In addition to the books, Newton left a very large collection of notes and papers, many on alchemy, theology and prophecy. These papers were packed in a trunk and stored after his death, hardly being looked at and not catalogued until they were auctioned in 1936 by their owner, the Earl of Portsmouth (a descendant of Newton’s niece). Many of the lots were bought by the economist J M Keynes, who later also collected a number of the lots he had missed at auction. These papers are now in the library of King’s College, Cambridge and account for about half of the original collection. Many of the remaining lots were bought by Professor Shalom Yehuda and later donated to the National Library of Israel. It is from these two collections that our knowledge of Newton’s interests outside mechanistic science comes.
Schoolboy and Student
Newton displayed his practical scientific abilities while still at school: making a working model of a windmill, a water clock, various complex sundials, and devising a method to determine the strength of a storm, by first jumping with the wind and then against it, and comparing the distances with a jump on a calm day4.
On 5th June 1661 (OS), Newton was admitted as a member of Trinity College, Cambridge and a month later, on 8th July, he matriculated (became a member of the university).
During his time as an undergraduate an incident occurred that may help us understand Newton’s relationship with astrology. Stourbridge Fair was held each year in September on Stourbridge Common just outside Cambridge (now within the city boundary) and was one of the largest fairs in England. According to Conduitt (see note5 for the full quote) Newton, when visiting the fair, probably in 1663, found for sale, and bought, a book on judicial astrology. There is no reference to Newton pursuing the study of astrology further, but the book did have an important consequence. Finding that he could not perform all the astronomical calculations necessary to erect a chart, Newton bought a copy of Euclid’s theorems on geometry and taught himself what he needed to know to calculate a chart. This knowledge of geometry became the foundation for his later work in astronomy, which lead to his gravitational theory.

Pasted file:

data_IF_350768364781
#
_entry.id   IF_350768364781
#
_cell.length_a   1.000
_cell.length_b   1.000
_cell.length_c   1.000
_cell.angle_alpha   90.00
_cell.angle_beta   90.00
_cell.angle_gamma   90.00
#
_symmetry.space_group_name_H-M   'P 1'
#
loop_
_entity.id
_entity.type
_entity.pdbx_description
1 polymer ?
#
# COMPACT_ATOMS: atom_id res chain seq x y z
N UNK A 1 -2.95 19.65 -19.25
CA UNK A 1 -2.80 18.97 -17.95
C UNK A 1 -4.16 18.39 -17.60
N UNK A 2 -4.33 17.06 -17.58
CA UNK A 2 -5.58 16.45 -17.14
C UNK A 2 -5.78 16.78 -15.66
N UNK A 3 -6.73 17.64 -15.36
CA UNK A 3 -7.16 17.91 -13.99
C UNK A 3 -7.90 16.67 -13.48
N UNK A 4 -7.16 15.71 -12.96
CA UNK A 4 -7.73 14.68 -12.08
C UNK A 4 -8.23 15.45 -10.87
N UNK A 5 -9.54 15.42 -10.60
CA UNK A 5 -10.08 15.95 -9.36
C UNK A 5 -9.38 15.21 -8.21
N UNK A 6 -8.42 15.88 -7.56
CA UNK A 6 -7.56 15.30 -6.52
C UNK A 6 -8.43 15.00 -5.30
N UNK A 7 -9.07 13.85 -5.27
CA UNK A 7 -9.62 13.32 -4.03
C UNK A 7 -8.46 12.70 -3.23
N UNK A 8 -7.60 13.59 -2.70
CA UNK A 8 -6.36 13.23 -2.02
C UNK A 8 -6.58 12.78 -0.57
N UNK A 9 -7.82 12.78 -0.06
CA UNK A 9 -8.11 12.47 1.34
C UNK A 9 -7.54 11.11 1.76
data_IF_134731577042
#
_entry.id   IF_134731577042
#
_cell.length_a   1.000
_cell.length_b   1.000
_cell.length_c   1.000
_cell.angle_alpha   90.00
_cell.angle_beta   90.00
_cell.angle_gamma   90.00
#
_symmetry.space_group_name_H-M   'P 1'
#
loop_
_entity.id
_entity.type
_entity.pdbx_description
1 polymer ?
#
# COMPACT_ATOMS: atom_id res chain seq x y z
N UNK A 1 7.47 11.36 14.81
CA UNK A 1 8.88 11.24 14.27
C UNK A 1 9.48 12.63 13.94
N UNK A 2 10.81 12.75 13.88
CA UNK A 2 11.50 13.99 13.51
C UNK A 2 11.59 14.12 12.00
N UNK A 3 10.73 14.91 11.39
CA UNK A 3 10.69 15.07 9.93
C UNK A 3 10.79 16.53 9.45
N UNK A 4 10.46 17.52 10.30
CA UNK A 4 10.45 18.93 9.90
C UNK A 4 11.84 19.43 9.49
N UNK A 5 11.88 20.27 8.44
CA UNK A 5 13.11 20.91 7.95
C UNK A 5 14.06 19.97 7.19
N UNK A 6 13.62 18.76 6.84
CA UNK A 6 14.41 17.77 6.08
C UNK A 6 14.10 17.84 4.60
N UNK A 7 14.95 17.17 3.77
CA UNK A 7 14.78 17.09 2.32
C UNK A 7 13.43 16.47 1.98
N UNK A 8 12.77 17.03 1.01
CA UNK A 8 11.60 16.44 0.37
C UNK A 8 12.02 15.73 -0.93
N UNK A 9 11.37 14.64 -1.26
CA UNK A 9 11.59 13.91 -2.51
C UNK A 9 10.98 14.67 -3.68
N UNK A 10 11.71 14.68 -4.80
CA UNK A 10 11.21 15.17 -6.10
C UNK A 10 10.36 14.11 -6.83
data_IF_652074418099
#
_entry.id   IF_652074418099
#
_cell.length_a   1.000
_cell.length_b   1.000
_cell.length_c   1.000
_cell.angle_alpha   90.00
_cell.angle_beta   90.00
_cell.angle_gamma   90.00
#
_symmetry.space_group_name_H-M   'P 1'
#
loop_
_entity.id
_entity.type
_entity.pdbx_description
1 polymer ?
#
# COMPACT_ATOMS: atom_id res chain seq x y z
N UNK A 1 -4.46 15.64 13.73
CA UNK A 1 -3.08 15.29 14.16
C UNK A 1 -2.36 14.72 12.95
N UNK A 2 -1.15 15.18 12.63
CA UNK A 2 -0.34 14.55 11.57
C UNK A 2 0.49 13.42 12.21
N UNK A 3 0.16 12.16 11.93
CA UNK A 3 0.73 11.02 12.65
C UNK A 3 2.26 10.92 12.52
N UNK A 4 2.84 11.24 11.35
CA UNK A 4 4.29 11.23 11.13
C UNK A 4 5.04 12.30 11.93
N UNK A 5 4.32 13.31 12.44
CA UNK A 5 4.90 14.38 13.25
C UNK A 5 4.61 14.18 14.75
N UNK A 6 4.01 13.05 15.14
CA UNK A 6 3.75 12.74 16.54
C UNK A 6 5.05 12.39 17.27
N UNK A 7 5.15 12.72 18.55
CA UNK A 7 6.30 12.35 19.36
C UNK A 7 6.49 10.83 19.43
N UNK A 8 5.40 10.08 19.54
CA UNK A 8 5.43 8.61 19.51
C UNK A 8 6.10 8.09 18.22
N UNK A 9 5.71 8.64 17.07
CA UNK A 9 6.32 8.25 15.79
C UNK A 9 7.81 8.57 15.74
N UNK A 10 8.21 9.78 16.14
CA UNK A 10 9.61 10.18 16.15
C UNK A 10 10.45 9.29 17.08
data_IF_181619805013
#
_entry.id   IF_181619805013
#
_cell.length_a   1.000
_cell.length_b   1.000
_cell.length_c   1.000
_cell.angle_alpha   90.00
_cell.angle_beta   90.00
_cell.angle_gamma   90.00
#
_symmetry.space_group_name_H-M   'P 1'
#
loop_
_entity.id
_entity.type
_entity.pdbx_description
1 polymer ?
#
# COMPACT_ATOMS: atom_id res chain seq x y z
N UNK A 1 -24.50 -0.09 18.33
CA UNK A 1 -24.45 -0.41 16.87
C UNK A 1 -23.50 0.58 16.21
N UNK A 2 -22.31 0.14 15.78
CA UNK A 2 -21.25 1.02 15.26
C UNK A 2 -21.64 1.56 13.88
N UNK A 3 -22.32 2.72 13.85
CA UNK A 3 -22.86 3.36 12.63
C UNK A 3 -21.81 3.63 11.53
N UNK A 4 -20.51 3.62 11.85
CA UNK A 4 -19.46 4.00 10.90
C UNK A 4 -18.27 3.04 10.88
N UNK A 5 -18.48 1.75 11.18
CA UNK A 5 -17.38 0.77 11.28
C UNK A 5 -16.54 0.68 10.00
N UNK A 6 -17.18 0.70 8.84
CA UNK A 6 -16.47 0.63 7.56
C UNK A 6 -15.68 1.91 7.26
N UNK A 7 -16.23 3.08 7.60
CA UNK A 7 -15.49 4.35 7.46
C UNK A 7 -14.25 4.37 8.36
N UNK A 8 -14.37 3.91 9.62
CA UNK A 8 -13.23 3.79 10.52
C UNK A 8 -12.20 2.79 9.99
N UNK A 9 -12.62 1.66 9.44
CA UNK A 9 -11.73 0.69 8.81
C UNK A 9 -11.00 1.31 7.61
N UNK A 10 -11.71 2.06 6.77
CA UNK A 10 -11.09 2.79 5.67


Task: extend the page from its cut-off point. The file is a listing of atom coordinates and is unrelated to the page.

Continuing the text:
Newton and Alchemy
When Newton went to Trinity in 1661, the ‘Scientific Revolution’ was already well advanced. The world view was changing from qualitative to quantitative. As part of this, the art of alchemy was slowly becoming the science of chemistry. In the 17th century and earlier, alchemy was animistic, and so contradictory in its very essence to the new mechanical science. Alchemists believed that life, rather than mechanism was at the heart of nature.
Yet, the great scientist Newton spend over thirty years involved with alchemy, copying alchemical texts and making notes on his own alchemical experiments. He corresponded with many of the leading alchemists of his time, many of them on the continent, and had an ‘elabratory’ in Trinity where he conducted his experiments. Newton’s papers that have survived contain over one million words on alchemy in Newton’s own hand, and at his death, his library contained 169 books on alchemy and numerous pamphlets and notes. His writings indicate that one of his goals in alchemy may have been to discover ‘The Philosopher's Stone’, the substance reputed to turn base metals into gold. In his notes on alchemical research we find the idea that nature, and so the elements (including base metals) were, in some way, alive.